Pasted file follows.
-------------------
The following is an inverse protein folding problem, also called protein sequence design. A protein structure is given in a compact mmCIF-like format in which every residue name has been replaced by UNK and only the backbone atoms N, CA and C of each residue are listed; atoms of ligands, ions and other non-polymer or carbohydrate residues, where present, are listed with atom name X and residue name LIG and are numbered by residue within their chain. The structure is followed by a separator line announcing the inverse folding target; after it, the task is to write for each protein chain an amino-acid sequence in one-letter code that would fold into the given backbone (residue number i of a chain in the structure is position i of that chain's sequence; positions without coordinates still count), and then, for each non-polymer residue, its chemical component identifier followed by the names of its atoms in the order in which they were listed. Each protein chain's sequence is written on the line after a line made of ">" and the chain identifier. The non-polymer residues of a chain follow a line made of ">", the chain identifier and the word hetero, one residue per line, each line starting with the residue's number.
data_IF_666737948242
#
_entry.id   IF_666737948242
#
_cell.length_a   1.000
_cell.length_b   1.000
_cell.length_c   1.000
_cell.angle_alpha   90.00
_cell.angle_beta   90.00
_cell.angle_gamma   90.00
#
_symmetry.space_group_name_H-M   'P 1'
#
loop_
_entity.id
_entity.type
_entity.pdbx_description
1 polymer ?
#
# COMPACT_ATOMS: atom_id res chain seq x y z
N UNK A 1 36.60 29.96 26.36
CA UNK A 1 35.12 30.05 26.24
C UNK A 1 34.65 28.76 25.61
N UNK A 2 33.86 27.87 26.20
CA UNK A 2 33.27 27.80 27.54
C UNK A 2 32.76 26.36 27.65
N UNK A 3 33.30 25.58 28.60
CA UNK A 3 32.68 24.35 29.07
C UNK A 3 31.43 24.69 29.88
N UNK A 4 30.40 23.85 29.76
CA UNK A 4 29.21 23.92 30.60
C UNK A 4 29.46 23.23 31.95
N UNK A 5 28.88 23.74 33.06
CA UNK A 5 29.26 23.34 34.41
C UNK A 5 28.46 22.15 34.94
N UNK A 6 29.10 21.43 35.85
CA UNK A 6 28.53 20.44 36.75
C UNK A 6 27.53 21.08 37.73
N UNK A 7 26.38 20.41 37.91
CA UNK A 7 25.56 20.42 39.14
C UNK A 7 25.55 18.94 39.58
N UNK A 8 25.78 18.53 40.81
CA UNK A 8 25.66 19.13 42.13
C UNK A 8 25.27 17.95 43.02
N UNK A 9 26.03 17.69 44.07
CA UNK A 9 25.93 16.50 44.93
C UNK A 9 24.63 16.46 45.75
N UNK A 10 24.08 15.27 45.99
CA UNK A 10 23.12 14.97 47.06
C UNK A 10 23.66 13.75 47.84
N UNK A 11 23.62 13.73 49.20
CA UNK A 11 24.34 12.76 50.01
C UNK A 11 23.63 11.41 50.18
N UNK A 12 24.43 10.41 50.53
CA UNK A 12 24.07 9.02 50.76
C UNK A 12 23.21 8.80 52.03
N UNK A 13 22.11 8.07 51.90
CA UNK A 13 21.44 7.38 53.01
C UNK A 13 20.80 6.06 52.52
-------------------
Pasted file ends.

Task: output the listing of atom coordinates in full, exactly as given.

The following is an inverse protein folding problem, also called protein sequence design. A protein structure is given in a compact mmCIF-like format in which every residue name has been replaced by UNK and only the backbone atoms N, CA and C of each residue are listed; atoms of ligands, ions and other non-polymer or carbohydrate residues, where present, are listed with atom name X and residue name LIG and are numbered by residue within their chain. The structure is followed by a separator line announcing the inverse folding target; after it, the task is to write for each protein chain an amino-acid sequence in one-letter code that would fold into the given backbone (residue number i of a chain in the structure is position i of that chain's sequence; positions without coordinates still count), and then, for each non-polymer residue, its chemical component identifier followed by the names of its atoms in the order in which they were listed. Each protein chain's sequence is written on the line after a line made of ">" and the chain identifier. The non-polymer residues of a chain follow a line made of ">", the chain identifier and the word hetero, one residue per line, each line starting with the residue's number.
data_IF_666737948242
#
_entry.id   IF_666737948242
#
_cell.length_a   1.000
_cell.length_b   1.000
_cell.length_c   1.000
_cell.angle_alpha   90.00
_cell.angle_beta   90.00
_cell.angle_gamma   90.00
#
_symmetry.space_group_name_H-M   'P 1'
#
loop_
_entity.id
_entity.type
_entity.pdbx_description
1 polymer ?
#
# COMPACT_ATOMS: atom_id res chain seq x y z
N UNK A 1 36.60 29.96 26.36
CA UNK A 1 35.12 30.05 26.24
C UNK A 1 34.65 28.76 25.61
N UNK A 2 33.86 27.87 26.20
CA UNK A 2 33.27 27.80 27.54
C UNK A 2 32.76 26.36 27.65
N UNK A 3 33.30 25.58 28.60
CA UNK A 3 32.68 24.35 29.07
C UNK A 3 31.43 24.69 29.88
N UNK A 4 30.40 23.85 29.76
CA UNK A 4 29.21 23.92 30.60
C UNK A 4 29.46 23.23 31.95
N UNK A 5 28.88 23.74 33.06
CA UNK A 5 29.26 23.34 34.41
C UNK A 5 28.46 22.15 34.94
N UNK A 6 29.10 21.43 35.85
CA UNK A 6 28.53 20.44 36.75
C UNK A 6 27.53 21.08 37.73
N UNK A 7 26.38 20.41 37.91
CA UNK A 7 25.56 20.42 39.14
C UNK A 7 25.55 18.94 39.58
N UNK A 8 25.78 18.53 40.81
CA UNK A 8 25.66 19.13 42.13
C UNK A 8 25.27 17.95 43.02
N UNK A 9 26.03 17.69 44.07
CA UNK A 9 25.93 16.50 44.93
C UNK A 9 24.63 16.46 45.75
N UNK A 10 24.08 15.27 45.99
CA UNK A 10 23.12 14.97 47.06
C UNK A 10 23.66 13.75 47.84
N UNK A 11 23.62 13.73 49.20
CA UNK A 11 24.34 12.76 50.01
C UNK A 11 23.63 11.41 50.18
N UNK A 12 24.43 10.41 50.53
CA UNK A 12 24.07 9.02 50.76
C UNK A 12 23.21 8.80 52.03
N UNK A 13 22.11 8.07 51.90
CA UNK A 13 21.44 7.38 53.01
C UNK A 13 20.80 6.06 52.52